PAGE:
A fairgoer wearing a ballcap and a backpack opens the blue door to an outhouse

Meet MOFGA Volunteers Angela Stevens and Travis Perez

Spring 2023
By Betsy Garrold

Photo credit: John Williams

Community spirit is the theme that comes to mind when you talk to Angela Stevens about the volunteer work that she and her partner Travis Perez are involved in. In fact, the pair is so well known in their community of Washington, Maine, where they run a small contracting business, that they received the Spirit of America tribute award in 2021.

Their work making the composting toilets, called the Common Thrones, at MOFGA’s Common Ground Education Center in Unity the gracious accommodations that they are is much appreciated by Common Ground Country Fair staff and fairgoers alike. Perez is a skilled carpenter and it is through his work that they have been able to collect all the lovely little decorative touches they have added to the Common Thrones to make them welcoming — even to folks who are not used to the outhouse lifestyle. There is a donated toilet seat with a dragonfly on it that Stevens challenges folks to find, and repurposed neckties fill the cracks in the walls to insure privacy.

Nancy Rosalie, volunteer coordinator for the Common Thrones project, has this to say about the pair: "I do not mind working with poop, but I abhor cleaning so I was delighted when Angela and Travis offered to be the ones who opened up and cleaned the thrones, sweeping, de-cobwebbing, making repairs. They joined in the spirit of 'Recovering Resource from the Waste Stream' from the start, requisitioning discarded doors, decorating with odds and ends to ensure privacy. Invaluable is the word to describe them. They have pitched in with building new thrones, have brightened up the others with colorful doors, and they are so much fun to work with!"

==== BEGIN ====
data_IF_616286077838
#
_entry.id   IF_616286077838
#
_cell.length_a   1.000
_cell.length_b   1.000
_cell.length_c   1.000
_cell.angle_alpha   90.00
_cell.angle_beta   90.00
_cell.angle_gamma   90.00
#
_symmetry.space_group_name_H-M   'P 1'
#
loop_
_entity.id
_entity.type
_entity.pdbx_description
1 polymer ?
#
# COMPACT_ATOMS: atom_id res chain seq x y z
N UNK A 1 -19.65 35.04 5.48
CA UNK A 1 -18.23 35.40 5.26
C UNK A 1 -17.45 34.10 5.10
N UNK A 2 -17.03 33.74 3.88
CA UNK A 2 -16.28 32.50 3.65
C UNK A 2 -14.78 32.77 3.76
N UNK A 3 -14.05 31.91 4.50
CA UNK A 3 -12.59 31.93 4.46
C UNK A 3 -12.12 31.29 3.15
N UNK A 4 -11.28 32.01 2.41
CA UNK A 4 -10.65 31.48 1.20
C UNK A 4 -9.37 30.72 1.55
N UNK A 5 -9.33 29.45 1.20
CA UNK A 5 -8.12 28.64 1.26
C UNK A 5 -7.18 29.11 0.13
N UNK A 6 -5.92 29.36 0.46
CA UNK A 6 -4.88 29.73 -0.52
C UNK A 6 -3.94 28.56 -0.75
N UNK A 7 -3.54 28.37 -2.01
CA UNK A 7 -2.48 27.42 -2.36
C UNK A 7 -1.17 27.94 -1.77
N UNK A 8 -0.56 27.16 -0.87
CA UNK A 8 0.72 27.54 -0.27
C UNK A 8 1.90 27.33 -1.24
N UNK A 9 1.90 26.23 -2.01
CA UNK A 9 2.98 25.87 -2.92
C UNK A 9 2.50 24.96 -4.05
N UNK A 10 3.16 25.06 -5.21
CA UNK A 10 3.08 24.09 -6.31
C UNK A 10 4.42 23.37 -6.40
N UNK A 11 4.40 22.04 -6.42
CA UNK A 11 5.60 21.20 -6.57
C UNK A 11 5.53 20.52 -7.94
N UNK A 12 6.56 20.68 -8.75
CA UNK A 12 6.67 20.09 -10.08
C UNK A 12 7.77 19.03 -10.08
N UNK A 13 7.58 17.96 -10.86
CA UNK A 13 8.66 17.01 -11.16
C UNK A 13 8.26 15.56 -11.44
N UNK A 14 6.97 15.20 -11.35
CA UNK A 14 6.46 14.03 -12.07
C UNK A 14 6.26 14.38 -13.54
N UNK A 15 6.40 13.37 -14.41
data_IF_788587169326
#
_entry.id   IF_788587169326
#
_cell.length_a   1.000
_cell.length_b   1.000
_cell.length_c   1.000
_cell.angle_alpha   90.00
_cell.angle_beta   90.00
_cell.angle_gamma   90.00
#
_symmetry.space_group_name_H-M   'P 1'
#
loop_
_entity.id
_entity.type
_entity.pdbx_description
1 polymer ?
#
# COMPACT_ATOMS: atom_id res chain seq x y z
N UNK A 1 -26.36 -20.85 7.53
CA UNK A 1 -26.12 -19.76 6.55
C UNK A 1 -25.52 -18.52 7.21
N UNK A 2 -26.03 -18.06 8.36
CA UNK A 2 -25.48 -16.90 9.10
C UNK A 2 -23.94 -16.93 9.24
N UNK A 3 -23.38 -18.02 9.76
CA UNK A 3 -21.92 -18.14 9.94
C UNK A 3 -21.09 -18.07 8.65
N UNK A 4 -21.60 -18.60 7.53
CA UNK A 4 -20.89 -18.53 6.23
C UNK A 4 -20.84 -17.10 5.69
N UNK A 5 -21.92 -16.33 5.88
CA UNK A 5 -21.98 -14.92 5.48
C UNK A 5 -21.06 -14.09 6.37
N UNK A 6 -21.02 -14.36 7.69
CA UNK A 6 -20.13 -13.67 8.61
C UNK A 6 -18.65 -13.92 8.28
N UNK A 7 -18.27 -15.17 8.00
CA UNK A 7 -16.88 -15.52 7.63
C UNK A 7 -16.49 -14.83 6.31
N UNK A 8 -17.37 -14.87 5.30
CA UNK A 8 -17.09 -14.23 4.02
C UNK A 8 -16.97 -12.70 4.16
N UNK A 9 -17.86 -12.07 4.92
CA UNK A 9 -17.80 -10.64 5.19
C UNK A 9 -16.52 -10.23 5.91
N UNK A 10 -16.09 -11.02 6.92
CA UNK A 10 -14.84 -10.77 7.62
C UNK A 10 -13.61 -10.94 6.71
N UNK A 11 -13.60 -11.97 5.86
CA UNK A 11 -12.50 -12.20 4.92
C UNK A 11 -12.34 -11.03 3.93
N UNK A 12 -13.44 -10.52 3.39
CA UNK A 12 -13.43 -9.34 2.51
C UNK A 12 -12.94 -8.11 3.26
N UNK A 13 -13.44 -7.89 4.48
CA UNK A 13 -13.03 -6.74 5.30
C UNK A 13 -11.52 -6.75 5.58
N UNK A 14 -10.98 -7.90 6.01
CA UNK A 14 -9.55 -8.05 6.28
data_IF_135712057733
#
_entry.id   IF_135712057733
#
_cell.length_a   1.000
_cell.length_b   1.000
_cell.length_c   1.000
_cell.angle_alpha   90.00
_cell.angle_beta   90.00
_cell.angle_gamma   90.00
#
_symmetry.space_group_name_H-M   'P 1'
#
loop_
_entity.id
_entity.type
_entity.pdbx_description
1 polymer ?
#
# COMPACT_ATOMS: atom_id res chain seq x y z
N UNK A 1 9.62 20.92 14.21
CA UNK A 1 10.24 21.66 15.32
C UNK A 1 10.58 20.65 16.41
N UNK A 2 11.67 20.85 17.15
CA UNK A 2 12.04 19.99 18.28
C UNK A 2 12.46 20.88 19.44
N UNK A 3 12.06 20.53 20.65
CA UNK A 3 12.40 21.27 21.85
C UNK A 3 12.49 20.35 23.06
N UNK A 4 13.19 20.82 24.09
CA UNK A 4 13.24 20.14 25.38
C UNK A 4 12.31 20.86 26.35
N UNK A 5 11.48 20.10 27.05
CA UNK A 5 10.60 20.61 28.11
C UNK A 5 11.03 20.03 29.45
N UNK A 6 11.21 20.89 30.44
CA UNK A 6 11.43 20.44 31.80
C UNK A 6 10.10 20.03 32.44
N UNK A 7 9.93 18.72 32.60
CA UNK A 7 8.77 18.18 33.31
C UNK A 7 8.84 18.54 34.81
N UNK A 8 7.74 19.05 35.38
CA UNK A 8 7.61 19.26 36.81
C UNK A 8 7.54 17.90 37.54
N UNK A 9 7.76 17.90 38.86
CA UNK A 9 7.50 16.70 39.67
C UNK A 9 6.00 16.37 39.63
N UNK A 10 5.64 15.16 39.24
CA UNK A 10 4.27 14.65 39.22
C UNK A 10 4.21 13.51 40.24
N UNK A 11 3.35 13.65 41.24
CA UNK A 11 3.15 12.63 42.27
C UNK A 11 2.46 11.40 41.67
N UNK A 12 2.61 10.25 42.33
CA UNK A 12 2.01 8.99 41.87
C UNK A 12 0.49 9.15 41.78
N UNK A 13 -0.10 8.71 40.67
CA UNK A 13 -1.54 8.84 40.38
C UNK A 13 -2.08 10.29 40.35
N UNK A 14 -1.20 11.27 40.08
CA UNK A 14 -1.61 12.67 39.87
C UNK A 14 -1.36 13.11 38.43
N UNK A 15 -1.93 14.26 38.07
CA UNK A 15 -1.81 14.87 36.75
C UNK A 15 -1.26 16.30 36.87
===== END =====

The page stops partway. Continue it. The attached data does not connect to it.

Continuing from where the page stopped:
Everyone finding their own special niche in the volunteer pool is one of the things that the Common Ground Country Fair is all about.

When not volunteering with MOFGA, Stevens is in private practice as a hospice/palliative caregiver. She says that she has been very fortunate in the families she has met through this important work. She also helps Perez with any job that is too big for him to do alone.

Stevens and Perez have been coming to the Fair for many years. One of the earliest they attended was in 1998, with their infant daughter. Stevens says that returning since COVID was a little weird but it was good to see everyone again. One of her favorite parts of volunteering at the Fair is when all the volunteers gather to eat together at the Common Kitchen. Stevens says, "I really like sitting down and having a meal with folks you usually wouldn't eat with. It adds to the sense of community that is such an important part of the whole volunteering experience and helps give our kids a real sense of place."

It goes without saying that Stevens and Perez are building community wherever they go.

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